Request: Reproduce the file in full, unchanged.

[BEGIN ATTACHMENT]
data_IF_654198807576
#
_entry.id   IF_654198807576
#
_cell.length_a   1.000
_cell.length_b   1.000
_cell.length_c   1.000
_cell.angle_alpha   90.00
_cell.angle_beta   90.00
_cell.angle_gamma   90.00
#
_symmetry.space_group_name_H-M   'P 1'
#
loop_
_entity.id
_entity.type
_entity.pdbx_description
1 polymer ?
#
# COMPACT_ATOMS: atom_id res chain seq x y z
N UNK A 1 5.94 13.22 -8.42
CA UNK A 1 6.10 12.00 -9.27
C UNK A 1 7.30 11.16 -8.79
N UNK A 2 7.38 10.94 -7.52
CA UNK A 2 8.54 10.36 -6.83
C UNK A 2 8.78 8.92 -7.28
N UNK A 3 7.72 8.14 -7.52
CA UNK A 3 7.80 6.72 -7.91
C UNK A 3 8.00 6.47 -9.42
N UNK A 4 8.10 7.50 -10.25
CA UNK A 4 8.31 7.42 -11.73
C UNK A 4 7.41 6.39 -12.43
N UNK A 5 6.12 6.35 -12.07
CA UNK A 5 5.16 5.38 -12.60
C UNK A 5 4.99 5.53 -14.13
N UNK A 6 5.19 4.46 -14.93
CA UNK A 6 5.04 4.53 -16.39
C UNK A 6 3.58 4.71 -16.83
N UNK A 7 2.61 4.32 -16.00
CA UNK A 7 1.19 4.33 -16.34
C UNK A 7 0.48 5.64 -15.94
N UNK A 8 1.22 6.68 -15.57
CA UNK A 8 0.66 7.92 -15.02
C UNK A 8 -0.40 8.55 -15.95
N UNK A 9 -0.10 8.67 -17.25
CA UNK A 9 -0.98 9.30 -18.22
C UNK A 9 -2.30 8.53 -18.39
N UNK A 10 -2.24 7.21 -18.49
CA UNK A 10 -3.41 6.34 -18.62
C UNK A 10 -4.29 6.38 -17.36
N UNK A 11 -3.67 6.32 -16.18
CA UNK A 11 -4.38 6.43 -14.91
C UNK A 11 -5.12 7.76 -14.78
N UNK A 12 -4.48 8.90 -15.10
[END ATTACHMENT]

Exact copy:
data_IF_654198807576
#
_entry.id   IF_654198807576
#
_cell.length_a   1.000
_cell.length_b   1.000
_cell.length_c   1.000
_cell.angle_alpha   90.00
_cell.angle_beta   90.00
_cell.angle_gamma   90.00
#
_symmetry.space_group_name_H-M   'P 1'
#
loop_
_entity.id
_entity.type
_entity.pdbx_description
1 polymer ?
#
# COMPACT_ATOMS: atom_id res chain seq x y z
N UNK A 1 5.94 13.22 -8.42
CA UNK A 1 6.10 12.00 -9.27
C UNK A 1 7.30 11.16 -8.79
N UNK A 2 7.38 10.94 -7.52
CA UNK A 2 8.54 10.36 -6.83
C UNK A 2 8.78 8.92 -7.28
N UNK A 3 7.72 8.14 -7.52
CA UNK A 3 7.80 6.72 -7.91
C UNK A 3 8.00 6.47 -9.42
N UNK A 4 8.10 7.50 -10.25
CA UNK A 4 8.31 7.42 -11.73
C UNK A 4 7.41 6.39 -12.43
N UNK A 5 6.12 6.35 -12.07
CA UNK A 5 5.16 5.38 -12.60
C UNK A 5 4.99 5.53 -14.13
N UNK A 6 5.19 4.46 -14.93
CA UNK A 6 5.04 4.53 -16.39
C UNK A 6 3.58 4.71 -16.83
N UNK A 7 2.61 4.32 -16.00
CA UNK A 7 1.19 4.33 -16.34
C UNK A 7 0.48 5.64 -15.94
N UNK A 8 1.22 6.68 -15.57
CA UNK A 8 0.66 7.92 -15.02
C UNK A 8 -0.40 8.55 -15.95
N UNK A 9 -0.10 8.67 -17.25
CA UNK A 9 -0.98 9.30 -18.22
C UNK A 9 -2.30 8.53 -18.39
N UNK A 10 -2.24 7.21 -18.49
CA UNK A 10 -3.41 6.34 -18.62
C UNK A 10 -4.29 6.38 -17.36
N UNK A 11 -3.67 6.32 -16.18
CA UNK A 11 -4.38 6.43 -14.91
C UNK A 11 -5.12 7.76 -14.78
N UNK A 12 -4.48 8.90 -15.10